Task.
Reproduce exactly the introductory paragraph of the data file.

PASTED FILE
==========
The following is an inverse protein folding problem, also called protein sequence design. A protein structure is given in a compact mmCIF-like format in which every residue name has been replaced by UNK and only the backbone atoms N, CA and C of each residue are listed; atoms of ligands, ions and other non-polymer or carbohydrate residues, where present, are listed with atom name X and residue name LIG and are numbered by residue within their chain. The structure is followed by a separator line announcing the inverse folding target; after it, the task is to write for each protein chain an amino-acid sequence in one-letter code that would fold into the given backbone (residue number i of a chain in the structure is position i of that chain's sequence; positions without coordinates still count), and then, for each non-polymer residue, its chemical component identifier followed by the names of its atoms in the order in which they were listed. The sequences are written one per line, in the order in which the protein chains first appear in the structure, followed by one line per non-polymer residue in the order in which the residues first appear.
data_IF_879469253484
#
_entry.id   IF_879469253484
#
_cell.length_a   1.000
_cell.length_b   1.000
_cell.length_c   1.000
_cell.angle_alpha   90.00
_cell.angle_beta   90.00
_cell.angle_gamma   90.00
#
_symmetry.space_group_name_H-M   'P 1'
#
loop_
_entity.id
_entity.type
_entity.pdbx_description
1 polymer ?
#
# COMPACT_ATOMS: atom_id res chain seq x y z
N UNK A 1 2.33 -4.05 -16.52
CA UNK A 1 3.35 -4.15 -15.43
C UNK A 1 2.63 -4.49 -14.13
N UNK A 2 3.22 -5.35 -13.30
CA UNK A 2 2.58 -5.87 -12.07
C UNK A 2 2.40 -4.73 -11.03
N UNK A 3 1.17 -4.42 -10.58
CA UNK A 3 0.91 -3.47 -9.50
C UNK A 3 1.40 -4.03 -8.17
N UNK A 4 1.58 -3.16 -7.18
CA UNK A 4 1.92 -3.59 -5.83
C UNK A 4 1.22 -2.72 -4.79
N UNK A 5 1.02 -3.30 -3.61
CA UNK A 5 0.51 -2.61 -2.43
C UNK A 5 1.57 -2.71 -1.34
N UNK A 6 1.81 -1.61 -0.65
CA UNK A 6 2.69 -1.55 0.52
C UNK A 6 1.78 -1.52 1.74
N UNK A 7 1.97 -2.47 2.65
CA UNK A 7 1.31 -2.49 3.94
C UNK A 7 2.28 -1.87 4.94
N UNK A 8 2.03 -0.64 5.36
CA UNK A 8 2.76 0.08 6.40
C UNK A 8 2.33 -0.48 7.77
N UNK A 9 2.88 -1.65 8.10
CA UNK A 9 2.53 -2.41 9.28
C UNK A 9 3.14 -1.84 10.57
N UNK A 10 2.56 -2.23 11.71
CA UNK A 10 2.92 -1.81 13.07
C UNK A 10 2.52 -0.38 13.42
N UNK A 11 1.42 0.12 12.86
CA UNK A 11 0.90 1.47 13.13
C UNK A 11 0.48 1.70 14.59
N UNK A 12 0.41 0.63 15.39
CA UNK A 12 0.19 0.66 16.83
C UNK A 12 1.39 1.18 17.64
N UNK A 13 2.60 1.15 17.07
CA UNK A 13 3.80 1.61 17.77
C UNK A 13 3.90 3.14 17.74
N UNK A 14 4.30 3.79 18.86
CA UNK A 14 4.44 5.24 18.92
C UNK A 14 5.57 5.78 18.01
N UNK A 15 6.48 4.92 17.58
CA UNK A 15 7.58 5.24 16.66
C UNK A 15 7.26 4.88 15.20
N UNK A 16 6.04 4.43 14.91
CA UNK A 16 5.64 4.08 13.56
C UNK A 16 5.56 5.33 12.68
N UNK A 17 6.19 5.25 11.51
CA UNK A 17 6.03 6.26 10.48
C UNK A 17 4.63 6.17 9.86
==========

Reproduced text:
The following is an inverse protein folding problem, also called protein sequence design. A protein structure is given in a compact mmCIF-like format in which every residue name has been replaced by UNK and only the backbone atoms N, CA and C of each residue are listed; atoms of ligands, ions and other non-polymer or carbohydrate residues, where present, are listed with atom name X and residue name LIG and are numbered by residue within their chain. The structure is followed by a separator line announcing the inverse folding target; after it, the task is to write for each protein chain an amino-acid sequence in one-letter code that would fold into the given backbone (residue number i of a chain in the structure is position i of that chain's sequence; positions without coordinates still count), and then, for each non-polymer residue, its chemical component identifier followed by the names of its atoms in the order in which they were listed. The sequences are written one per line, in the order in which the protein chains first appear in the structure, followed by one line per non-polymer residue in the order in which the residues first appear.